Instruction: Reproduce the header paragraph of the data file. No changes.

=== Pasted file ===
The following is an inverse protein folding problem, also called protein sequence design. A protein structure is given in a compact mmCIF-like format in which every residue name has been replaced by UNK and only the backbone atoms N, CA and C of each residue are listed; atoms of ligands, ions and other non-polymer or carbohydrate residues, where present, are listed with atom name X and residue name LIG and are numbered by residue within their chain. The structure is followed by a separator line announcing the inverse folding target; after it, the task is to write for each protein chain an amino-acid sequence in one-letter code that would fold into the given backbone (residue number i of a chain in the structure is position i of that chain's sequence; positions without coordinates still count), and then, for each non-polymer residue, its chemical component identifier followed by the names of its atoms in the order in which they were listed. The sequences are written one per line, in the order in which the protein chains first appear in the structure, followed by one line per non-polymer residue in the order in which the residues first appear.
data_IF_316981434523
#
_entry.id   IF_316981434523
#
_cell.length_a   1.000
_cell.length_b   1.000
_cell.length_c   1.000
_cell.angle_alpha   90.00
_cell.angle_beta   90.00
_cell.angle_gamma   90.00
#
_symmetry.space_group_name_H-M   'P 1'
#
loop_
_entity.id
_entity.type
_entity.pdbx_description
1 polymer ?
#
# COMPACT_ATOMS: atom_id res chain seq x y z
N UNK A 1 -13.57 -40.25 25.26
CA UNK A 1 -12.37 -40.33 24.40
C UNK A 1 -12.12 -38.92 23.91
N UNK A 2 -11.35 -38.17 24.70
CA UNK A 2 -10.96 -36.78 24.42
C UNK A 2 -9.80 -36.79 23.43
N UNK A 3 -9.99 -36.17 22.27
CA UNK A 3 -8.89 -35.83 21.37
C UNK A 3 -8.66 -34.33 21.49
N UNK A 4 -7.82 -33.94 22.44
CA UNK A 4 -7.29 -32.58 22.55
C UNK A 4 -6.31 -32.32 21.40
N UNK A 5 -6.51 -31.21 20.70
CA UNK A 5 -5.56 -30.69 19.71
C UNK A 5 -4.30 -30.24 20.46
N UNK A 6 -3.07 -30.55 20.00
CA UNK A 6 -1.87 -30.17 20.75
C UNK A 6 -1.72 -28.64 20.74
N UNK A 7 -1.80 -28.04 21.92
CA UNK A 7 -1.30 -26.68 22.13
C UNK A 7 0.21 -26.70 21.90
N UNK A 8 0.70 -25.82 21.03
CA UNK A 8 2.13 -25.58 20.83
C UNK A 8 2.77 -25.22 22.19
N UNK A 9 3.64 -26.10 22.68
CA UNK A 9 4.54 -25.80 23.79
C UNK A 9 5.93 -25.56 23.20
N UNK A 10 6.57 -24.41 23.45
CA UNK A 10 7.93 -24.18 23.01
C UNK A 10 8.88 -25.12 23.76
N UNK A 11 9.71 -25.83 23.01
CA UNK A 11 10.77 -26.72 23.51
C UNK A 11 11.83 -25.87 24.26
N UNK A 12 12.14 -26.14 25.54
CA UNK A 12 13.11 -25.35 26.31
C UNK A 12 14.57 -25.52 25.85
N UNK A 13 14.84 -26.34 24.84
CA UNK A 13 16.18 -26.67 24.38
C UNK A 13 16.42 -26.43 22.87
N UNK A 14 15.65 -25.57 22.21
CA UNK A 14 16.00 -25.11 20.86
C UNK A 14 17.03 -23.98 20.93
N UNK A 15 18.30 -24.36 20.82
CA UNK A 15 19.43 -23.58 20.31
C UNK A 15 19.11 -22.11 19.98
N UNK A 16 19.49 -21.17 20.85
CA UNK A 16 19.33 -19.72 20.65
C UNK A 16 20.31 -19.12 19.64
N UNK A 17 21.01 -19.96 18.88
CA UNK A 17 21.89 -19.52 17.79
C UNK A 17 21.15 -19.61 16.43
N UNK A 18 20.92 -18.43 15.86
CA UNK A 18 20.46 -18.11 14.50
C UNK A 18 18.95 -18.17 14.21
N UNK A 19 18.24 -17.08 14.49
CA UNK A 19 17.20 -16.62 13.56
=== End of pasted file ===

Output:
The following is an inverse protein folding problem, also called protein sequence design. A protein structure is given in a compact mmCIF-like format in which every residue name has been replaced by UNK and only the backbone atoms N, CA and C of each residue are listed; atoms of ligands, ions and other non-polymer or carbohydrate residues, where present, are listed with atom name X and residue name LIG and are numbered by residue within their chain. The structure is followed by a separator line announcing the inverse folding target; after it, the task is to write for each protein chain an amino-acid sequence in one-letter code that would fold into the given backbone (residue number i of a chain in the structure is position i of that chain's sequence; positions without coordinates still count), and then, for each non-polymer residue, its chemical component identifier followed by the names of its atoms in the order in which they were listed. The sequences are written one per line, in the order in which the protein chains first appear in the structure, followed by one line per non-polymer residue in the order in which the residues first appear.